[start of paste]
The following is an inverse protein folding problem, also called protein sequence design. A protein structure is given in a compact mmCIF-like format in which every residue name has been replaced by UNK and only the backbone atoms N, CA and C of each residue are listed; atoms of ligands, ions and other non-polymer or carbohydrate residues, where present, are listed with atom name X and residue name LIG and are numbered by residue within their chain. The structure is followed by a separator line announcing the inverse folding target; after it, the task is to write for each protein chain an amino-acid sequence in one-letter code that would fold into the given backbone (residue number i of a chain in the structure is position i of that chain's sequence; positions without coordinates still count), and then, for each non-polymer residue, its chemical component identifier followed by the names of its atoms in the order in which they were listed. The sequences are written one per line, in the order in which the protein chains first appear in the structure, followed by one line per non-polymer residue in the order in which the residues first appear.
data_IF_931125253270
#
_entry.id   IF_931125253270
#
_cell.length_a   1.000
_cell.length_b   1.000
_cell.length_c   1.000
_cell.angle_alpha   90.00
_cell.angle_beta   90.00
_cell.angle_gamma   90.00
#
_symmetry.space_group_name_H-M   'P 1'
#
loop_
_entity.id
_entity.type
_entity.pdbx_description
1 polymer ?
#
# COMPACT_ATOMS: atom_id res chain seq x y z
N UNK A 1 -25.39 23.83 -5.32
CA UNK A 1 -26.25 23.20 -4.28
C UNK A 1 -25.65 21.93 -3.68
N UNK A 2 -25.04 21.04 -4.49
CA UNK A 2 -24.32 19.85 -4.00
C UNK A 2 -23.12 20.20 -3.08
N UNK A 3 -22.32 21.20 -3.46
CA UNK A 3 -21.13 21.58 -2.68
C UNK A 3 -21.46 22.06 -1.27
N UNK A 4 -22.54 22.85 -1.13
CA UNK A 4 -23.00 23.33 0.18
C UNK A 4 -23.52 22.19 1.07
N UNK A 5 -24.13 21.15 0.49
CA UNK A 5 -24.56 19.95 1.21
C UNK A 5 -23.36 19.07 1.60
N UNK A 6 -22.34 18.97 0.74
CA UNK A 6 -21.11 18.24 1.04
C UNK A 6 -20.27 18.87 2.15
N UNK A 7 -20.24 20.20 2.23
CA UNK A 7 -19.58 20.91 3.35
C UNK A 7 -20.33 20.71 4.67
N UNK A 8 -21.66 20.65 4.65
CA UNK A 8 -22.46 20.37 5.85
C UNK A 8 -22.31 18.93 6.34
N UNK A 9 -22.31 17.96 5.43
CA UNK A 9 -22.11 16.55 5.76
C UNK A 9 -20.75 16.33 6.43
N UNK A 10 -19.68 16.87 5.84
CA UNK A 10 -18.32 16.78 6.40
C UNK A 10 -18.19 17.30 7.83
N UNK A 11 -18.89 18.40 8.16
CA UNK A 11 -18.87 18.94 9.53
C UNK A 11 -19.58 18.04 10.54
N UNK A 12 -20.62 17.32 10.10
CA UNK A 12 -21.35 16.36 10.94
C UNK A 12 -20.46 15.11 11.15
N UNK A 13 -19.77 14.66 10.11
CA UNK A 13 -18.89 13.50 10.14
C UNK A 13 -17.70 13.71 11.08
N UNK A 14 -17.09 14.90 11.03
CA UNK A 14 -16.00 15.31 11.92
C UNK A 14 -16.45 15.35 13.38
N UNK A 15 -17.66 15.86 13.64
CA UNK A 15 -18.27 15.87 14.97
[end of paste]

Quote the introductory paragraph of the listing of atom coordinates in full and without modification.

The following is an inverse protein folding problem, also called protein sequence design. A protein structure is given in a compact mmCIF-like format in which every residue name has been replaced by UNK and only the backbone atoms N, CA and C of each residue are listed; atoms of ligands, ions and other non-polymer or carbohydrate residues, where present, are listed with atom name X and residue name LIG and are numbered by residue within their chain. The structure is followed by a separator line announcing the inverse folding target; after it, the task is to write for each protein chain an amino-acid sequence in one-letter code that would fold into the given backbone (residue number i of a chain in the structure is position i of that chain's sequence; positions without coordinates still count), and then, for each non-polymer residue, its chemical component identifier followed by the names of its atoms in the order in which they were listed. The sequences are written one per line, in the order in which the protein chains first appear in the structure, followed by one line per non-polymer residue in the order in which the residues first appear.